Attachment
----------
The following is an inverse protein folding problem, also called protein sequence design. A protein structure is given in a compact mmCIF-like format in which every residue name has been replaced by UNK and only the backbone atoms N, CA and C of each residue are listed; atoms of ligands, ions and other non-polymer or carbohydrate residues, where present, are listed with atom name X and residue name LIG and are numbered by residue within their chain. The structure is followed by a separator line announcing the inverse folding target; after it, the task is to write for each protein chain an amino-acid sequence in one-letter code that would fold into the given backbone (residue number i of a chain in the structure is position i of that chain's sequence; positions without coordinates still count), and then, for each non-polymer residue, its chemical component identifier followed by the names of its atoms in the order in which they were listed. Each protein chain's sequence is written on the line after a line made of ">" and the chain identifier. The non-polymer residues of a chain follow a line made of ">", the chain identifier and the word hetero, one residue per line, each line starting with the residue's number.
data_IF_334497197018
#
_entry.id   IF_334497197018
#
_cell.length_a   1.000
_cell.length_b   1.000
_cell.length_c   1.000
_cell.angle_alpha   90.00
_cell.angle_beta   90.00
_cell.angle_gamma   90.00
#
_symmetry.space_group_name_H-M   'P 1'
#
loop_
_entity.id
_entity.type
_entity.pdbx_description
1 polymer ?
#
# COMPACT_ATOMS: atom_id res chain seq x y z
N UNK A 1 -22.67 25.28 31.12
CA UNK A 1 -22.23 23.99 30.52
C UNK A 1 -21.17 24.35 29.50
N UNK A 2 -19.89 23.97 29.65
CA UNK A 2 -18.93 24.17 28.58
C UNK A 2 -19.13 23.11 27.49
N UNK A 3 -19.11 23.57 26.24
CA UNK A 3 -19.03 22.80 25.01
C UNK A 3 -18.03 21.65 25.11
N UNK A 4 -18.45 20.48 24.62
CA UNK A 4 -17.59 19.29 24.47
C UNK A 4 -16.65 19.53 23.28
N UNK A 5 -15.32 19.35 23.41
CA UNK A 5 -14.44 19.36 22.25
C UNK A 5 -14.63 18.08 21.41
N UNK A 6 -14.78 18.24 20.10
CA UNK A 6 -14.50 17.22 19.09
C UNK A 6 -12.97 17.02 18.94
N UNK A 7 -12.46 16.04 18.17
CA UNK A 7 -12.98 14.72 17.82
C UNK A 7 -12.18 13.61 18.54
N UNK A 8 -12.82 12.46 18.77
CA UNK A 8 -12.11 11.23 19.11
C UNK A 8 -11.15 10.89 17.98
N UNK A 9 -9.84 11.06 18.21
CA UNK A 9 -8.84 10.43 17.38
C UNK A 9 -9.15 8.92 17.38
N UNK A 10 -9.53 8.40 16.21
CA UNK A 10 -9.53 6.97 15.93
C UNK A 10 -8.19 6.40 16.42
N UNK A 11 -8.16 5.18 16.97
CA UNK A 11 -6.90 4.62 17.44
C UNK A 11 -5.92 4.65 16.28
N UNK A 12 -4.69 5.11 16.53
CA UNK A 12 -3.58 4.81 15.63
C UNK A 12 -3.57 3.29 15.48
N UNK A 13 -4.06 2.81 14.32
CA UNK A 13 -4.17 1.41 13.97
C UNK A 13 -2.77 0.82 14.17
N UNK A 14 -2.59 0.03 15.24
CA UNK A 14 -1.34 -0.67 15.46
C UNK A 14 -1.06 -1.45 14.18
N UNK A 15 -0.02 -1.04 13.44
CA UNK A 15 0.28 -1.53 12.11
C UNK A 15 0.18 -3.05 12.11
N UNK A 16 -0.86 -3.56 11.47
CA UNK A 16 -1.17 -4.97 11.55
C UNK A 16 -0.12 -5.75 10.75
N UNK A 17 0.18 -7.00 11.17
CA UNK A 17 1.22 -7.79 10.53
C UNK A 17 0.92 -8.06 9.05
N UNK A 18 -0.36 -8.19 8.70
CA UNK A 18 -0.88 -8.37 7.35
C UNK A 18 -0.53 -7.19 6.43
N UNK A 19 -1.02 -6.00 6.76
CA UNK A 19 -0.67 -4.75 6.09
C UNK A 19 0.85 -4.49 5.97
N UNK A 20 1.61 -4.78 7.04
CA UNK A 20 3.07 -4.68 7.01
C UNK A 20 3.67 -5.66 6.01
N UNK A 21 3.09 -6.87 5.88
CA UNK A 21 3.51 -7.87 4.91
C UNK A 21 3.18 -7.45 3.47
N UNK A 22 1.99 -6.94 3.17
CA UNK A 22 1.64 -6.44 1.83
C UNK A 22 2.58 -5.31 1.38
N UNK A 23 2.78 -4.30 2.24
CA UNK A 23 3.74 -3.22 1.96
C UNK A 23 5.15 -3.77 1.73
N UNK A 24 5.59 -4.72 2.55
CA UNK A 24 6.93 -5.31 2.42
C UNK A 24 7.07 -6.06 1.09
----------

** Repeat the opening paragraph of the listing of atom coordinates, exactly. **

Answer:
The following is an inverse protein folding problem, also called protein sequence design. A protein structure is given in a compact mmCIF-like format in which every residue name has been replaced by UNK and only the backbone atoms N, CA and C of each residue are listed; atoms of ligands, ions and other non-polymer or carbohydrate residues, where present, are listed with atom name X and residue name LIG and are numbered by residue within their chain. The structure is followed by a separator line announcing the inverse folding target; after it, the task is to write for each protein chain an amino-acid sequence in one-letter code that would fold into the given backbone (residue number i of a chain in the structure is position i of that chain's sequence; positions without coordinates still count), and then, for each non-polymer residue, its chemical component identifier followed by the names of its atoms in the order in which they were listed. Each protein chain's sequence is written on the line after a line made of ">" and the chain identifier. The non-polymer residues of a chain follow a line made of ">", the chain identifier and the word hetero, one residue per line, each line starting with the residue's number.